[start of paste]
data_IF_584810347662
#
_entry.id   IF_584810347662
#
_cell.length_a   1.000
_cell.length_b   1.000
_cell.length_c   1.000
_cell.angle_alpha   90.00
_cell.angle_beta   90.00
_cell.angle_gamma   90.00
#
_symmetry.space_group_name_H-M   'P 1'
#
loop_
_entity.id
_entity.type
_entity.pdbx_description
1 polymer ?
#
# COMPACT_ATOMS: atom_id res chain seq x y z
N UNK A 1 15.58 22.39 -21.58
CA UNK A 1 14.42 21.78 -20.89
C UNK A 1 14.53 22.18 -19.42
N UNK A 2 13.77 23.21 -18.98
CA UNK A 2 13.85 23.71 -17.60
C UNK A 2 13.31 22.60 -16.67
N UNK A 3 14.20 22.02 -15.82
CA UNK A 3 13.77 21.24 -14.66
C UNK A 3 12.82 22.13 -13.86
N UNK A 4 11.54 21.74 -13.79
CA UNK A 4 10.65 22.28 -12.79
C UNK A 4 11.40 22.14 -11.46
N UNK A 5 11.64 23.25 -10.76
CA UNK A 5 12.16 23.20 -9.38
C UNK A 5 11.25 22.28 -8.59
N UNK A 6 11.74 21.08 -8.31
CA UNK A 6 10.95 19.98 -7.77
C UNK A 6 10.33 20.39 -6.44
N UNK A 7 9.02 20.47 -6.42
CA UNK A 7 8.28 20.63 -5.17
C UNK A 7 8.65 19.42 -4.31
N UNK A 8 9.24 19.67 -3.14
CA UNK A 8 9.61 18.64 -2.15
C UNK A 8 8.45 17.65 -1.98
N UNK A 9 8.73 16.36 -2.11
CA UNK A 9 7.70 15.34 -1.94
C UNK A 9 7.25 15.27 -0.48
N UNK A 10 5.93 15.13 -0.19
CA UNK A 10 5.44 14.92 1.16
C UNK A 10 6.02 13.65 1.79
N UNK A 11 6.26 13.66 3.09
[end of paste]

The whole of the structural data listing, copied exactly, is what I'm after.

data_IF_584810347662
#
_entry.id   IF_584810347662
#
_cell.length_a   1.000
_cell.length_b   1.000
_cell.length_c   1.000
_cell.angle_alpha   90.00
_cell.angle_beta   90.00
_cell.angle_gamma   90.00
#
_symmetry.space_group_name_H-M   'P 1'
#
loop_
_entity.id
_entity.type
_entity.pdbx_description
1 polymer ?
#
# COMPACT_ATOMS: atom_id res chain seq x y z
N UNK A 1 15.58 22.39 -21.58
CA UNK A 1 14.42 21.78 -20.89
C UNK A 1 14.53 22.18 -19.42
N UNK A 2 13.77 23.21 -18.98
CA UNK A 2 13.85 23.71 -17.60
C UNK A 2 13.31 22.60 -16.67
N UNK A 3 14.20 22.02 -15.82
CA UNK A 3 13.77 21.24 -14.66
C UNK A 3 12.82 22.13 -13.86
N UNK A 4 11.54 21.74 -13.79
CA UNK A 4 10.65 22.28 -12.79
C UNK A 4 11.40 22.14 -11.46
N UNK A 5 11.64 23.25 -10.76
CA UNK A 5 12.16 23.20 -9.38
C UNK A 5 11.25 22.28 -8.59
N UNK A 6 11.74 21.08 -8.31
CA UNK A 6 10.95 19.98 -7.77
C UNK A 6 10.33 20.39 -6.44
N UNK A 7 9.02 20.47 -6.42
CA UNK A 7 8.28 20.63 -5.17
C UNK A 7 8.65 19.42 -4.31
N UNK A 8 9.24 19.67 -3.14
CA UNK A 8 9.61 18.64 -2.15
C UNK A 8 8.45 17.65 -1.98
N UNK A 9 8.73 16.36 -2.11
CA UNK A 9 7.70 15.34 -1.94
C UNK A 9 7.25 15.27 -0.48
N UNK A 10 5.93 15.13 -0.19
CA UNK A 10 5.44 14.92 1.16
C UNK A 10 6.02 13.65 1.79
N UNK A 11 6.26 13.66 3.09